“Inadequacy and inaccuracy have been running themes with Covid-19 testing and it is very disappointing that we are still no further forward, with homes continuing to face unacceptable delays in some cases to retrieve the results.

“The anxiety and dread that comes with a positive test result cannot be put into words, not to mention the headache of covering shifts for staff forced to self-isolate and the necessity of safeguarding residents.

“We are urging the Welsh Government, as part of their review, to urgently look again at testing performance and investigate the delays in results as homes prepare themselves for what will be a long and dreadfully difficult winter.

“A lot of people are trying their best but that’s not enough – we have to do what’s needed to succeed.

“Until there’s a viable vaccine, we have got to get the testing right so that care homes can continue to provide care safely and we can support the NHS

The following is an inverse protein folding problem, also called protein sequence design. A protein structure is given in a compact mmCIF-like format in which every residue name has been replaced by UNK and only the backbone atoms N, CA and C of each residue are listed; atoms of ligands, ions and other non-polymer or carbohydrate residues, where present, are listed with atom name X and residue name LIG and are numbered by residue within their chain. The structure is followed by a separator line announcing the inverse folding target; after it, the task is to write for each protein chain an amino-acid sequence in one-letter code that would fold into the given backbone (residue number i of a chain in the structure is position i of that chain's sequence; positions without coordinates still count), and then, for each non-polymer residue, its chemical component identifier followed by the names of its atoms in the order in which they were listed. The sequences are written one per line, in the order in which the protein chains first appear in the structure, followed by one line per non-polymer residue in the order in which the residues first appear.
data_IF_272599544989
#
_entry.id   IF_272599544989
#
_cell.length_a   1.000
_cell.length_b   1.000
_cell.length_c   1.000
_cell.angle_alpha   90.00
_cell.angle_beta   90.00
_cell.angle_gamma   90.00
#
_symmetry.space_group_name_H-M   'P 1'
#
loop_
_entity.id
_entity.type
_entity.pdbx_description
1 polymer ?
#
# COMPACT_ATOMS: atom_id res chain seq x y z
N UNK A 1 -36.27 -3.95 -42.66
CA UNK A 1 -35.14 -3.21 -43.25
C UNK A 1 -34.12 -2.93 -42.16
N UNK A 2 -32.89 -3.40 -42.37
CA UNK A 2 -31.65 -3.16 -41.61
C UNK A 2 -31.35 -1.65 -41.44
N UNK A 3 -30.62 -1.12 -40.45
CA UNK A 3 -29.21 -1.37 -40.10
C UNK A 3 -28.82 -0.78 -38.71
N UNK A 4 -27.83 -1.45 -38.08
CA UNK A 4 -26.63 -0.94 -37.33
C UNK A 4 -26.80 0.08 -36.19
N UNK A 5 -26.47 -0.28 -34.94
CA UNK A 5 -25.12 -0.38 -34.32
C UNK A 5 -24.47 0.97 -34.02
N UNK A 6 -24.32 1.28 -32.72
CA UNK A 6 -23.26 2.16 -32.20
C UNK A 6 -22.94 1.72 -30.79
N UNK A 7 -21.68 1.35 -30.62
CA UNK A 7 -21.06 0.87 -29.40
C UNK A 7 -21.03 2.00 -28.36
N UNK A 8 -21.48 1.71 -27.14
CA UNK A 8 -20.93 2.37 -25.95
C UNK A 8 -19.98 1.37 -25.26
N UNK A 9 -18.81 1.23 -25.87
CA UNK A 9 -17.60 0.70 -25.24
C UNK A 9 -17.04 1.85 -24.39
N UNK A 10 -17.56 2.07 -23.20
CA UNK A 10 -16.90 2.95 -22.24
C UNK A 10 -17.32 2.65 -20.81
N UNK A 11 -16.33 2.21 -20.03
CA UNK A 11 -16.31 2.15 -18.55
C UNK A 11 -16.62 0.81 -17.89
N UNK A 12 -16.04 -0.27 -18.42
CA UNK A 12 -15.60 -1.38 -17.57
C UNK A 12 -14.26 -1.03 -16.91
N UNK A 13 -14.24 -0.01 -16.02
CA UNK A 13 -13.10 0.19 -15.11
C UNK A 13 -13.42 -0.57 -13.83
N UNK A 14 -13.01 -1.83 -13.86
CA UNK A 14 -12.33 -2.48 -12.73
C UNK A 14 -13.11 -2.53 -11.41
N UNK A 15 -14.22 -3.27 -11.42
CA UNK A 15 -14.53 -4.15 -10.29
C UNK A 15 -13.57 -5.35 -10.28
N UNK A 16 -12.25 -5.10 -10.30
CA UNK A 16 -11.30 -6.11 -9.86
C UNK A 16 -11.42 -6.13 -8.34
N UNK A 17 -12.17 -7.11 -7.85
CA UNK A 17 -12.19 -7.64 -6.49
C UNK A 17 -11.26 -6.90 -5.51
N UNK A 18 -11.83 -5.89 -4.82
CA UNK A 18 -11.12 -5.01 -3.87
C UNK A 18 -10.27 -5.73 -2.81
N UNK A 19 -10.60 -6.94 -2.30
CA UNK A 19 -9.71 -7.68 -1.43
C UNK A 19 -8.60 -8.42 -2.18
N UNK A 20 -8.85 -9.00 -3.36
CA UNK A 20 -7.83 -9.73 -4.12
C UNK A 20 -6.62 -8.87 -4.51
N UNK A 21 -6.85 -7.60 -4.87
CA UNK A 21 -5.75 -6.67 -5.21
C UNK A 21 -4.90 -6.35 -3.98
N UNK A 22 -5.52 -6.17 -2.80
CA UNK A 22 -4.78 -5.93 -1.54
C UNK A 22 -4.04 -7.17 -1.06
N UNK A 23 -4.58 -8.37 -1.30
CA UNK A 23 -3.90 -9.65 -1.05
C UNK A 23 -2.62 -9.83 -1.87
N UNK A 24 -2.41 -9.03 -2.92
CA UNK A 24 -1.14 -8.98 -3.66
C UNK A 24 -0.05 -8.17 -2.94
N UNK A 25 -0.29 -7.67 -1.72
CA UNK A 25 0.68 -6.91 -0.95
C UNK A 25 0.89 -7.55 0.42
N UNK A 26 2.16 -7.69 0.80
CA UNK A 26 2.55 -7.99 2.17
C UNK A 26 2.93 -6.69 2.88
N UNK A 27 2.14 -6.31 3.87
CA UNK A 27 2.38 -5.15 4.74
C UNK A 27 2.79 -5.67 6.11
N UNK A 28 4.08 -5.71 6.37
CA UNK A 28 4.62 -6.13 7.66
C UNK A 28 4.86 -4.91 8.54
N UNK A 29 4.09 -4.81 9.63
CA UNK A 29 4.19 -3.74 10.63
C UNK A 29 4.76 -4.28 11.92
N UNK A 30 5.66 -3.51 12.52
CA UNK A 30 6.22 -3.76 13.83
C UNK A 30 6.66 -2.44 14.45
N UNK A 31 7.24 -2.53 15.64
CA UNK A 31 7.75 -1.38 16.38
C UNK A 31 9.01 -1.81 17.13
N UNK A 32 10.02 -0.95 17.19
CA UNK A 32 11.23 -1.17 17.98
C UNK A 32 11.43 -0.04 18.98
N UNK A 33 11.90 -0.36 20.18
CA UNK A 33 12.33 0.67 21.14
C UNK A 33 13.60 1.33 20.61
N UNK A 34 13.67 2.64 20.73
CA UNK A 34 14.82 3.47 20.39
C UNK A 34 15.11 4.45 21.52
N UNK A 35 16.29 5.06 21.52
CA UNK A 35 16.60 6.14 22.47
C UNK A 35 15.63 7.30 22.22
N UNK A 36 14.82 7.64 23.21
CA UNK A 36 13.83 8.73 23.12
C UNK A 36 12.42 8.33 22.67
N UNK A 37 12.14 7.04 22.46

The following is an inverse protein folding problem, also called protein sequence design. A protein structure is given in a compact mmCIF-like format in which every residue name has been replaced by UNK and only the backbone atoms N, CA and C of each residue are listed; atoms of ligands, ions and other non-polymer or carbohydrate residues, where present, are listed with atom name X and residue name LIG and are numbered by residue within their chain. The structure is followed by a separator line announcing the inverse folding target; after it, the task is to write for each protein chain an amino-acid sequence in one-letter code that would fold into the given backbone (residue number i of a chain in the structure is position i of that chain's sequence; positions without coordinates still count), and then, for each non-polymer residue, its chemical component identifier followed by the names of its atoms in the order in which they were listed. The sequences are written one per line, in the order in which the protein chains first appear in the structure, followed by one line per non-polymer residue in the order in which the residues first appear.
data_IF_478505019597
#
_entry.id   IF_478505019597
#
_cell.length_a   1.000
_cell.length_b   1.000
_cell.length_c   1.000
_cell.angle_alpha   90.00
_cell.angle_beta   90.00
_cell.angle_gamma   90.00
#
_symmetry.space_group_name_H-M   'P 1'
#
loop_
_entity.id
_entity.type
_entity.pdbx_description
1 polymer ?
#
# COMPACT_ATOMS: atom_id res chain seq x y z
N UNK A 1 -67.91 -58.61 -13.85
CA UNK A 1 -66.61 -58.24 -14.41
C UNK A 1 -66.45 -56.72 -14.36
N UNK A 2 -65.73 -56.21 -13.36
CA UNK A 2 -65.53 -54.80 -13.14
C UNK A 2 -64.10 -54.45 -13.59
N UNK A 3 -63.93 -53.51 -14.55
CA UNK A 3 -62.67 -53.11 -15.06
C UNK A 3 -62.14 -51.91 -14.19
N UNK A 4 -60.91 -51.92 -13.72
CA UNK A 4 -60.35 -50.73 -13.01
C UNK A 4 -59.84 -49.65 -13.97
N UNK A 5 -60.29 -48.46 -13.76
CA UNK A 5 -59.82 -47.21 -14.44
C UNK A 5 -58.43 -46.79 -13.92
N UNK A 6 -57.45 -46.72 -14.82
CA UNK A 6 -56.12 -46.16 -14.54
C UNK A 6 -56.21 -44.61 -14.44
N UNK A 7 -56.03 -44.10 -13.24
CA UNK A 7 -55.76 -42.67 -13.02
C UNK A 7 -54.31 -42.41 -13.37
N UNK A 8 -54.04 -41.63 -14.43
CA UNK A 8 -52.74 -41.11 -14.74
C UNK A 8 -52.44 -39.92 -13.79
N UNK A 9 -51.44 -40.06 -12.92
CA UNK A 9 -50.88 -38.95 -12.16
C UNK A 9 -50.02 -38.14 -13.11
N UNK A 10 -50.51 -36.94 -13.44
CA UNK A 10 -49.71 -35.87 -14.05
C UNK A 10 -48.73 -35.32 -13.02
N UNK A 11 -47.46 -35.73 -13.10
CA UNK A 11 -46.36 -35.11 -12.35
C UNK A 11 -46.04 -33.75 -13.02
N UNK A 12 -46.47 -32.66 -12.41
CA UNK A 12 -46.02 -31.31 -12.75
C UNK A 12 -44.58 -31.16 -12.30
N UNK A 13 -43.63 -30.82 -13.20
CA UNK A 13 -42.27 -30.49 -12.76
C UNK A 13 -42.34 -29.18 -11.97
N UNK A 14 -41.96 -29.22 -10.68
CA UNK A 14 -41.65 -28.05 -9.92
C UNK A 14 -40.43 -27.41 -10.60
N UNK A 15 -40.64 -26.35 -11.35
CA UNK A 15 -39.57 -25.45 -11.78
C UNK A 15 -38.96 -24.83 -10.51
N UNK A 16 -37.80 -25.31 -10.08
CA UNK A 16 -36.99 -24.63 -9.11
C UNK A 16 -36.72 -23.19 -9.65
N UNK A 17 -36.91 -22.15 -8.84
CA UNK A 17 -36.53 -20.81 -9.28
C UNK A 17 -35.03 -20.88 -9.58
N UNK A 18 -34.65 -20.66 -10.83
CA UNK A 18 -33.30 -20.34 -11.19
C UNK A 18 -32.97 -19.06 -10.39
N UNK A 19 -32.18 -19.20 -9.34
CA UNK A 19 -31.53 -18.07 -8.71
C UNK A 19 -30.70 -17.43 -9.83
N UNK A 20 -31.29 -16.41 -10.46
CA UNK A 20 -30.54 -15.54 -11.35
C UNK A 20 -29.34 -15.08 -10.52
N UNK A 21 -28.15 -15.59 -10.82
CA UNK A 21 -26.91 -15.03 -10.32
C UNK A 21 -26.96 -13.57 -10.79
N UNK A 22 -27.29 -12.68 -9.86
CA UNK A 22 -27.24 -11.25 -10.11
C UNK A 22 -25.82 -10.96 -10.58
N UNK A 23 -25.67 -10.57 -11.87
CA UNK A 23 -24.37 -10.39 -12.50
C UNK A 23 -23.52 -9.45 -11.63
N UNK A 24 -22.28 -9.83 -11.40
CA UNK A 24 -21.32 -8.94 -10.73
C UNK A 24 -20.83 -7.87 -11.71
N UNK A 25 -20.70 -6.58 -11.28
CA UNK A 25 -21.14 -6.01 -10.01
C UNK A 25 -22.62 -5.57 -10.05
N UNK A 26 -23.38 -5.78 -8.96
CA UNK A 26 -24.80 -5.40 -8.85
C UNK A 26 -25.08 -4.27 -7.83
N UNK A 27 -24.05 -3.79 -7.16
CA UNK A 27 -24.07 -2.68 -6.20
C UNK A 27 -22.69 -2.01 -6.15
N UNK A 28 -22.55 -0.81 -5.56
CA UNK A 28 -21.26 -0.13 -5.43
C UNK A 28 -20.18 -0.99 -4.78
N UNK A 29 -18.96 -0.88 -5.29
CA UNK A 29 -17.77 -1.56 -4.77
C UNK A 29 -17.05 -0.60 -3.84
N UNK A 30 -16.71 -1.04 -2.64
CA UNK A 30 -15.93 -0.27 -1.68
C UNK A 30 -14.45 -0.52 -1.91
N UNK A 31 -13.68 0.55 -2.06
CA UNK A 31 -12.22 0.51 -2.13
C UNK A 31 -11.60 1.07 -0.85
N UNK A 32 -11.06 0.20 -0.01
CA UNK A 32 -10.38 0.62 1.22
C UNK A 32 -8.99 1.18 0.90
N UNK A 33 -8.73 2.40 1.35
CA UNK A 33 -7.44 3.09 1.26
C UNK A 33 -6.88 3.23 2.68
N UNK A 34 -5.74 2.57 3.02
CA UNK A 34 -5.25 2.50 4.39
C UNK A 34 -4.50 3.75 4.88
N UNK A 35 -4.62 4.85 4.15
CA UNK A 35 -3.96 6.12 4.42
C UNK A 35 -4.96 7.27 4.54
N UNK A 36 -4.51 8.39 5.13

Ms Roberts said Public Health Wales had withdrawn offering re-tests for asymptomatic cases only to have them reinstated a few days later and voiced concern that the option could be withdrawn again, potentially forcing staff to stay at home while perfectly healthy.

“I provide care and support for 22 people with dementia, to not be given a chance of re-testing wouldn’t be fair on the people I’m supporting,” she said.

“I know the family and friends of our residents and all they really want is a cuddle, it’s heart-breaking. Family and friends are so important in their lives.

“The positive swab was one of the first ones we received as an organisation. We also had one other false positive involving somebody else who went on to have double negatives.

“For those few days you’re waiting for the result, you’re on edge to say the least. It’s hugely traumatic. Not only does the team member lose pay as we can only provide statutory sick pay, it has a knock-on effect on their family. Her son couldn’t go out to work and we had to cover her shifts.

“As soon as you receive a positive test you got into lockdown. These past two weeks have been very difficult.”

Rhys Gregory
Editor of Wales247.co.uk